What is the negative form of "I used to be"? I often hear "I didn't used to be" but that sounds awfully wrong in my ears.


5 Answers 5


The best way* to negate the construction, used to be, is to simply use never and replace the infinitive form of the verb with its past tense. Thus:

  • I used to be a chain-smoker / I never was a chain-smoker
  • This place used to be a library / This place was never a library
  • He used to be such a decent plumber / He never was a decent plumber

It is also correct in some situations to say never used to:

  • We used to go there / We never used to go there

In this case, never used to usually serves as an emphatic negation of something previously stated.

Your example, I used to be, is best negated as I never was/I was never, although, I never used to be and I didn't use to be (grates on my ears!) are also options, depending on the context. For instance:

  • I never used to be like this!
  • Things never used to be this way.

Also consider the following:

  • You used to be such a good friend
  • I never was a good friend.
  • No, I never used to be.

Another similar set of examples:

  • You used to fall sick all the time.
  • I never used to fall sick all the time.
  • I didn't use to fall sick.
  • I never fell sick at any time!
  • I was never sick.

You should always be able to determine the correct negation to use, as long you keep the definition of used to in mind:

describing an action or state of affairs that was done repeatedly or existed for a period of time in the past

New Oxford American Dictionary (2nd Edition)

I didn't used to is strictly ungrammatical, though widely used informally or colloquially. (The correct form is didn't use to, although this is also very informal.) Using the past tense of another verb after didn't, in this case used, is grammatically incorrect. Consider this and other similar verb constructions:

  • used to be : didn't used to be [Wrong]
  • had to have : didn't had to have [Wrong]
  • seemed to know : didn't seemed to know [Wrong]

Now, the problem with these examples can be rectified by converting the past tense to the infinitive:

  • used to be : didn't use to be [Correct, but not widely accepted]
  • had to have : didn't have to have [Correct]
  • seemed to know : didn't seem to know [Correct]

Also, did not/didn't always precedes the infinitive form of the verb it helps:

  • didn't go [didn't went? — No way!]
  • didn't help [didn't helped? — No way!]
  • didn't matter [didn't mattered? — No way!]

Here is a note from NOAD to back me up:


1 The construction used to is standard, but difficulties arise with the formation of negatives and questions. Traditionally, used to behaves as a modal verb, so that questions and negatives are formed without the auxiliary verb do, as in it used not to be like that and used she to come here? In modern English, this question form is now regarded as very formal or awkwardly old-fashioned, and the use with do is broadly accepted as standard, as in did she use to come here? Negative constructions with do, on the other hand (as in it didn't use to be like that), although common, are informal and are not generally accepted. 2 There is sometimes confusion over whether to use the form used to or use to, which has arisen largely because the pronunciation is the same in both cases . Except in negatives and questions, the correct form is used to: we used to go to the movies all the time (not we use to go to the movies). However, in negatives and questions using the auxiliary verb do, the correct form is use to, because the form of the verb required is the infinitive: I didn’t use to like mushrooms (not I didn't used to like mushrooms).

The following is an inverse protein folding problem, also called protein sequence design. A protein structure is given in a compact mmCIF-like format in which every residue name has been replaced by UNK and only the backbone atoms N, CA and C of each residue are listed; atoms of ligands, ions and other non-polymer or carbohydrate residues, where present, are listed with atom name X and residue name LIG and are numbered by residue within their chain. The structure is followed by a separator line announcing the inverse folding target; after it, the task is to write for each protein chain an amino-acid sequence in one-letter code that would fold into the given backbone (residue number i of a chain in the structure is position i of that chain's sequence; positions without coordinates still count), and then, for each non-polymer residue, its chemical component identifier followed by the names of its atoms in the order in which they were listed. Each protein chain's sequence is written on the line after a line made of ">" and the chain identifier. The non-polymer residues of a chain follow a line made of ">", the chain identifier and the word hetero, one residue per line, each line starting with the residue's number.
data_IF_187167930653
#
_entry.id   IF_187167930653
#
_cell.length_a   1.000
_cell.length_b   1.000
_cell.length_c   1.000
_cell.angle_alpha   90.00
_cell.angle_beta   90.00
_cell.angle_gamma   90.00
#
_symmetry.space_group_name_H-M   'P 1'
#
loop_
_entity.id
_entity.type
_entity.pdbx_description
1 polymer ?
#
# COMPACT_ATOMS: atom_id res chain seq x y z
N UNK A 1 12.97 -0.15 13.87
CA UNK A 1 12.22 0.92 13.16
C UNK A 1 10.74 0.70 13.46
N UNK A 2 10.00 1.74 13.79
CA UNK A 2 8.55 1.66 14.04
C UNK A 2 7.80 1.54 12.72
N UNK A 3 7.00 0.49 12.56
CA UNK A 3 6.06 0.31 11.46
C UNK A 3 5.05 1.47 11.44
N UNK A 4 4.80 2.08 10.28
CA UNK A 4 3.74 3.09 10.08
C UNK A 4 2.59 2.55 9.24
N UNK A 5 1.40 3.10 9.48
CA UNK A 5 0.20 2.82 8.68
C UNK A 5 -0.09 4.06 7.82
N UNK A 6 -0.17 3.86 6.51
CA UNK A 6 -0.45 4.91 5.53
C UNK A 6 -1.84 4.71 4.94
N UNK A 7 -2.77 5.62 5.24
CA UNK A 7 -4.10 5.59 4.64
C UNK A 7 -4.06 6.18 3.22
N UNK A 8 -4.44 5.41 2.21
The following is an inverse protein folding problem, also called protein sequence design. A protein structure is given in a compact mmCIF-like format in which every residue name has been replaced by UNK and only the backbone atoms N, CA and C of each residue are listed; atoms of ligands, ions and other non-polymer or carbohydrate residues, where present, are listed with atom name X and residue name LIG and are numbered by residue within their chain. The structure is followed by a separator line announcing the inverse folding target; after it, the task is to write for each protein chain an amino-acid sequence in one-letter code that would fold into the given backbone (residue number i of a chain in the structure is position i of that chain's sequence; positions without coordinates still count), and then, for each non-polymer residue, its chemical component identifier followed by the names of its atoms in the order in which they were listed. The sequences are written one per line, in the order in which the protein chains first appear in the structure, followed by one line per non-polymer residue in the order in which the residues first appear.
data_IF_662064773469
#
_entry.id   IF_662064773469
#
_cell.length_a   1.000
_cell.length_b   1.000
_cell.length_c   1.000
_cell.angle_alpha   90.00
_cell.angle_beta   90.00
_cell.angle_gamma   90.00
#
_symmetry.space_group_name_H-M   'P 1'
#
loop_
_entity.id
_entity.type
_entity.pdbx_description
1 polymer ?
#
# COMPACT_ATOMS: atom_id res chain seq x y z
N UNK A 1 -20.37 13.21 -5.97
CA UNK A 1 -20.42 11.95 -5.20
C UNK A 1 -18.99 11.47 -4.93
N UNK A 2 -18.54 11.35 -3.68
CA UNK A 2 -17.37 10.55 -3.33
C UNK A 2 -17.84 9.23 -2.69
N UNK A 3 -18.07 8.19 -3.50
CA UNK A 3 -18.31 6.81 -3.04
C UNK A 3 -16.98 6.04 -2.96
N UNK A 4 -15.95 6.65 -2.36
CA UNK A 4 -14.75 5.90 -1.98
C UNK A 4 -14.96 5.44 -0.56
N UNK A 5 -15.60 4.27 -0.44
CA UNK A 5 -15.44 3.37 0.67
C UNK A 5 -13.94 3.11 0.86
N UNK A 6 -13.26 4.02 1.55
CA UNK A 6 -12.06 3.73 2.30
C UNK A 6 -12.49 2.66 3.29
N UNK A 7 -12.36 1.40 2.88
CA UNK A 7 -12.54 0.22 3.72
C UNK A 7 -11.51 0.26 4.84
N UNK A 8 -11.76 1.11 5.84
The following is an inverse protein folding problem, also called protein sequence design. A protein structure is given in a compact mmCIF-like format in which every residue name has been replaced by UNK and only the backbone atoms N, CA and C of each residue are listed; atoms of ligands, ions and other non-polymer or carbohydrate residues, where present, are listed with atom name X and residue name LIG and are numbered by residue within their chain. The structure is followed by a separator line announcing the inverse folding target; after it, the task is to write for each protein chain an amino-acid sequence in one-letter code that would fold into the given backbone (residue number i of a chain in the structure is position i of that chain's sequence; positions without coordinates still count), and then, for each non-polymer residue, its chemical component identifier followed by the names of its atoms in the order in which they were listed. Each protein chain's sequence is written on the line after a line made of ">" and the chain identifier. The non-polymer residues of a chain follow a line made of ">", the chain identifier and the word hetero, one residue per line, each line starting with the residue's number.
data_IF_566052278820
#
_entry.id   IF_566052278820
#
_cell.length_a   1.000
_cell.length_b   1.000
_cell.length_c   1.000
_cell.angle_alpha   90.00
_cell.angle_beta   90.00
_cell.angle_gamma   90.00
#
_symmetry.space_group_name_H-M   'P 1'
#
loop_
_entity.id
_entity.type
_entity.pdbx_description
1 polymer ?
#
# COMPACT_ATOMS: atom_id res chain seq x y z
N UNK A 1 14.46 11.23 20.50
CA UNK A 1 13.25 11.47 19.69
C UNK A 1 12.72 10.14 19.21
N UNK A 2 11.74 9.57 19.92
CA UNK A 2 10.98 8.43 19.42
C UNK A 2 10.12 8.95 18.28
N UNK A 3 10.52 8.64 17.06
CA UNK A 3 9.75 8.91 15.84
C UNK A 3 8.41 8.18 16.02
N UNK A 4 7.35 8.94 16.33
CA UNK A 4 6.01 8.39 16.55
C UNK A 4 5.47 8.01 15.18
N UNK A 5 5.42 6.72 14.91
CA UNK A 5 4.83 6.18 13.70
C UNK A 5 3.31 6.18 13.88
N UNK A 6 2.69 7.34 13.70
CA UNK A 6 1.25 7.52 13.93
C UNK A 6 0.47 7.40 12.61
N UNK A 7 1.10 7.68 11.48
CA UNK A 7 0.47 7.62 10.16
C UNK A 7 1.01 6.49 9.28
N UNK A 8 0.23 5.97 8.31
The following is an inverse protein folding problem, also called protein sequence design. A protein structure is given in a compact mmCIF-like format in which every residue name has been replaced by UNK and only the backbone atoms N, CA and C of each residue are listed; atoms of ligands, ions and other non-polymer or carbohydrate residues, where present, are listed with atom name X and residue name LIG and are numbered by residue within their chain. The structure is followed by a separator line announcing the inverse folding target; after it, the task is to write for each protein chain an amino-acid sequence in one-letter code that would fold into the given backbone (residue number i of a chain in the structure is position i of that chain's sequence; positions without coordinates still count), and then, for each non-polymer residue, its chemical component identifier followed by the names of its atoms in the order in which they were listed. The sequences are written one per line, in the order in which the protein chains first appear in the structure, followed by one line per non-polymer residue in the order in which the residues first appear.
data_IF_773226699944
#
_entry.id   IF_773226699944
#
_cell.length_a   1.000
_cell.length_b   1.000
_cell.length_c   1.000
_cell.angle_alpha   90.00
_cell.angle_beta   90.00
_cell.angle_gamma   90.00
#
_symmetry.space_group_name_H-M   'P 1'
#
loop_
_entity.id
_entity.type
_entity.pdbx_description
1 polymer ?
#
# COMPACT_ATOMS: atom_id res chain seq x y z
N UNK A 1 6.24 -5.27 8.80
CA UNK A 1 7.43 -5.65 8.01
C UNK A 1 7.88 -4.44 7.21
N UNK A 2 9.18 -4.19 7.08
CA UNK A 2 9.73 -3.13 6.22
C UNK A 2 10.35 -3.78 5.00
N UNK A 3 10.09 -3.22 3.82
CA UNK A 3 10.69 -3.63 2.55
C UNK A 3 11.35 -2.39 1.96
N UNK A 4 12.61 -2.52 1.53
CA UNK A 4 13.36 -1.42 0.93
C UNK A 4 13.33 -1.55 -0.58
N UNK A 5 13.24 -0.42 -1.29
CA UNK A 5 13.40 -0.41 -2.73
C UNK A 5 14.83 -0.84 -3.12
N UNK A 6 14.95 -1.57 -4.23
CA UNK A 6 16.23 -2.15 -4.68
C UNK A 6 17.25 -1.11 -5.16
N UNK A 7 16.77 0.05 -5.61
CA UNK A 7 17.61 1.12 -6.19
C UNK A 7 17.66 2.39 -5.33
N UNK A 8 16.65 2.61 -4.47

New Oxford American Dictionary

*(in my opinion, that is)

  • 2
    @Jimi Oke: Right or not they are used heavily. With your never example, you are right about it being used as emphatic negation. It adds something to the sentence compared to didn't, I would use both, but in slightly different cases; the never form having a more restricted use.
    – Orbling
    Jan 15, 2011 at 1:34
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    I didn’t used to is not wrong for most speakers of English. Your logic explaining why a rule of the language makes it is wrong is impeccable; but so is the logic argument that the perfect tense of eat should be eated. I didn’t used to is now (for most English speakers) simply another irregular form, albeit one that’s a phrase rather than a single word. Language Log has a good post on it, with some supporting data and analyses, here.
    – PLL
    Jan 15, 2011 at 1:35
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    @Jimi: If you want to keep everyone happy, simply replace all the "wrongs" in your answer by their linguisticese equivalent "very informal", just as Burchfield does in my Fowler's quote. // Perhaps some of the confusion about this question is actually about the domains of writing and speech. Jan 15, 2011 at 6:12
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    @Cerberus, @PLL, @Orbling: Thanks for the helpful suggestions. I will modify my answer appropriately, going with informal at best/colloquial :) I don't use the form didn't used to, though. Certainly, in my younger days, yes! Noooo, I didn't used to go there!! But I've always regarded this as incorrect, though widely accepted.
    – Jimi Oke
    Jan 15, 2011 at 16:19
  • @Jasper: Noble sentiments :) I heartily agree, though, seriously. However, I caved in in this instance.
    – Jimi Oke
    Mar 5, 2011 at 17:42

Inspired by the comments, I have a possible answer for the confusion between didn't used to and didn't use to. In general American, I used to is pronounced with an /s/, while I use or I used in other constructions is pronounced with a /z/. I didn't use to is also pronounced with an /s/, but I believe this may be the only time that /use/ is pronounced with an /s/ and not a /z/, so it is a very understandable mistake to transcribe I didn't use to as I didn't used to. As far as I can tell, the /justə/ (or /justu/) part of I didn't use to and I used to are pronounced exactly alike. Except for not giving the pronunciations, this is pretty much what NOAD says, as quoted in Jimi Oke's answer.

A Google Ngram for American English is very enlightening:

enter image description here